"It is a large issue and has most households as customers. But the investibility is undecided as yet. There are a lot of readjustments that need to be done, and it will take time to analyse all that before deciding if it is investable or not," Niraj Shah added.

Narayanan also pointed out that the mood of the market and the timing would decide the investibility.

"It’s not the company, rather it’s a combination of market mood, market appetite, the timing and the valuation that matters. And, valuation itself is complicated, particularly when it’s an insurance company. So, we can’t jump into any conclusions before seeing the pricing.”
Madhavan Narayanan, Senior Journalist

The embedded value of the LIC has been set at over Rs 5 lakh crore. The media reports have projected LIC's market valuation at around four times the embedded value, which would make LIC the largest listed company in the country.


What Does This Mean for its Policyholders?

LIC boasts of nearly 30 crore policyholders. The company has been running advertisements, asking its policyholders to link their PAN with the policy – and to open a demat account to be able to buy shares at a discounted price.

But experts say that LIC policyholders may not see any major impact in the short run.

Monika Halan was of the opinion that "the sharper scrutiny of the capital market regulator is good for the policyholders in the long run. Ideally, it should have been IRDAI to put in place global best practices in product structure, commissions, disclosures and suitability metrics."

Narayanan also added that this listing has triggered a debate on whether policyholders are at a risk of being shortchanged.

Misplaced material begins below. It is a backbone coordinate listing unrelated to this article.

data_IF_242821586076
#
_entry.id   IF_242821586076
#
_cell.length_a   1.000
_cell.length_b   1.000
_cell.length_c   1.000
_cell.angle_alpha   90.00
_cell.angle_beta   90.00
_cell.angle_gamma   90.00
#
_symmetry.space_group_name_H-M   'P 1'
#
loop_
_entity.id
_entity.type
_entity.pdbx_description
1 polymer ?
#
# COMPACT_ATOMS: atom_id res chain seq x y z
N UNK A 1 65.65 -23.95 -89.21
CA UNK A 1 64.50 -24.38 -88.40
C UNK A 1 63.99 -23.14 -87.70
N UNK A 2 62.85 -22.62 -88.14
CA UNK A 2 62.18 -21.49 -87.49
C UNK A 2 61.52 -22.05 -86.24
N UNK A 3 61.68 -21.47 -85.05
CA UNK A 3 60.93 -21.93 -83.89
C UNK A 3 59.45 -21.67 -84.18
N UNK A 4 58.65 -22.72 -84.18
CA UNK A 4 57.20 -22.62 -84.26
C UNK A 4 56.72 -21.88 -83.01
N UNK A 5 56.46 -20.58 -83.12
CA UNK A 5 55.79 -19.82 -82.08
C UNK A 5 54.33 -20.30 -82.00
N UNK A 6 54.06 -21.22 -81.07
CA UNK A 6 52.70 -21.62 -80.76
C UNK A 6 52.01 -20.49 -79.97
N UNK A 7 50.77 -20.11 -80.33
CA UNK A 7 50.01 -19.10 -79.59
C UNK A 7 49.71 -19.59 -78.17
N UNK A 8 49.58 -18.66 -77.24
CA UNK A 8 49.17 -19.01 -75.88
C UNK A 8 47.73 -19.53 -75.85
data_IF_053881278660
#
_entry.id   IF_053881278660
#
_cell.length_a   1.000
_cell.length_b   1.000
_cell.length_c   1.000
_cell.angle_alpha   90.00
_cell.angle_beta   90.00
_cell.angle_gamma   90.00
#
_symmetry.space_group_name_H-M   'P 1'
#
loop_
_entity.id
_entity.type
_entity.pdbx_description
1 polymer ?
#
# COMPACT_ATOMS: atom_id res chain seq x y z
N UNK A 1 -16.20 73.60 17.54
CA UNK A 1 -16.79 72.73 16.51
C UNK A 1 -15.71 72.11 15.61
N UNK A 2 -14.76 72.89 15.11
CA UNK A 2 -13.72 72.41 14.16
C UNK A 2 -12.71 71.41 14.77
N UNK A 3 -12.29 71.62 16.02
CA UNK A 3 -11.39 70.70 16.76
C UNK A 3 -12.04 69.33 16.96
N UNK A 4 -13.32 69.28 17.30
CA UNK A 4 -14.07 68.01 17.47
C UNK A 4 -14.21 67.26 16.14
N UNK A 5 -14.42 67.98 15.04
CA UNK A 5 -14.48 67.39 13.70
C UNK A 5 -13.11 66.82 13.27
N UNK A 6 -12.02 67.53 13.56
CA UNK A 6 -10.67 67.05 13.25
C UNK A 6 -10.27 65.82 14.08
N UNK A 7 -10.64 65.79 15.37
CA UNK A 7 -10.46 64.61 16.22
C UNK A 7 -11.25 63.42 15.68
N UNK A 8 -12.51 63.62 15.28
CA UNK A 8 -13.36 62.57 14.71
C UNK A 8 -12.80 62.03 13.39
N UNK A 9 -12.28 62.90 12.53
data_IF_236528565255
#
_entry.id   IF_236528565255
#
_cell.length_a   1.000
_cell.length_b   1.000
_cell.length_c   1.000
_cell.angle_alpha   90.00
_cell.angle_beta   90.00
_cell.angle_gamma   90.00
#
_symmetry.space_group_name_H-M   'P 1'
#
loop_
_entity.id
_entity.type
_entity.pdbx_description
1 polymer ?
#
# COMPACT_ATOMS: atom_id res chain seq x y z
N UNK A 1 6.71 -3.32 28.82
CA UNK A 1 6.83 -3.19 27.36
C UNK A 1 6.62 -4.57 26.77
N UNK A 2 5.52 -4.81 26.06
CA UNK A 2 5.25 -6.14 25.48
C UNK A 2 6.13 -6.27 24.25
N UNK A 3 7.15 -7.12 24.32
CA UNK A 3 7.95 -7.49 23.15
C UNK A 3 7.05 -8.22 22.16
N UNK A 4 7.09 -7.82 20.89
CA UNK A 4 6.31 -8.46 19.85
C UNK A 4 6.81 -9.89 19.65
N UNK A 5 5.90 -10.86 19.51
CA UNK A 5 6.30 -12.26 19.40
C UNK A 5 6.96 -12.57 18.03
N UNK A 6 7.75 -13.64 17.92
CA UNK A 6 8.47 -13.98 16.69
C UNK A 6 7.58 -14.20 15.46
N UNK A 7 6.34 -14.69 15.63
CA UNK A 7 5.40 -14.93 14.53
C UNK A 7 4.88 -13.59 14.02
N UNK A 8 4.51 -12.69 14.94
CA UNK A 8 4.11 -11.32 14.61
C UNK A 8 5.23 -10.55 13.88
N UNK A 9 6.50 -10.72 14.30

"Surplus has to be distributed, and historically, it has been given to policyholders, but now it will be given to investors as well. So, now there is a debate on whether policyholders have been shortchanged. One way is to simply convert policyholders to shareholders,” he said.

What Does This Mean for LIC?

Prosenjit Datta, former editor of Businessworld and Business Today magazines, felt that not much would change fundamentally for the insurance company.

"The government used to be a 100 percent owner, now it will be a 95 percent owner. This doesn’t change anything. The management will still be chosen by the government. If the management fundamentally doesn’t change, I don’t see how one gains from it.”
Prosenjit Datta, former editor of Businessworld and Business Today

"However, having been listed, if the Indian insurance market takes off, it could mean a good, ascertainable value attached to the company, which is always useful," journalist Shah said.

But will there be challenges in the listing itself?

The Centre is looking to conclude the IPO by March 2022. Narayanan said the government will have to be cautious on both the pricing and the sizing.

“The pricing is a Catch-22 situation because it’s a public sector undertaking. If they overprice it, the market may not like it or if they underprice, people might say that the family jewels are being sold cheap," he said, adding that "the Ukraine crisis, US Federal Reserve hikes and the inflation in India are already turning down the mood right now."

(At The Quint, we are answerable only to our audience. Play an active role in shaping our journalism by becoming a member. Because the truth is worth it.)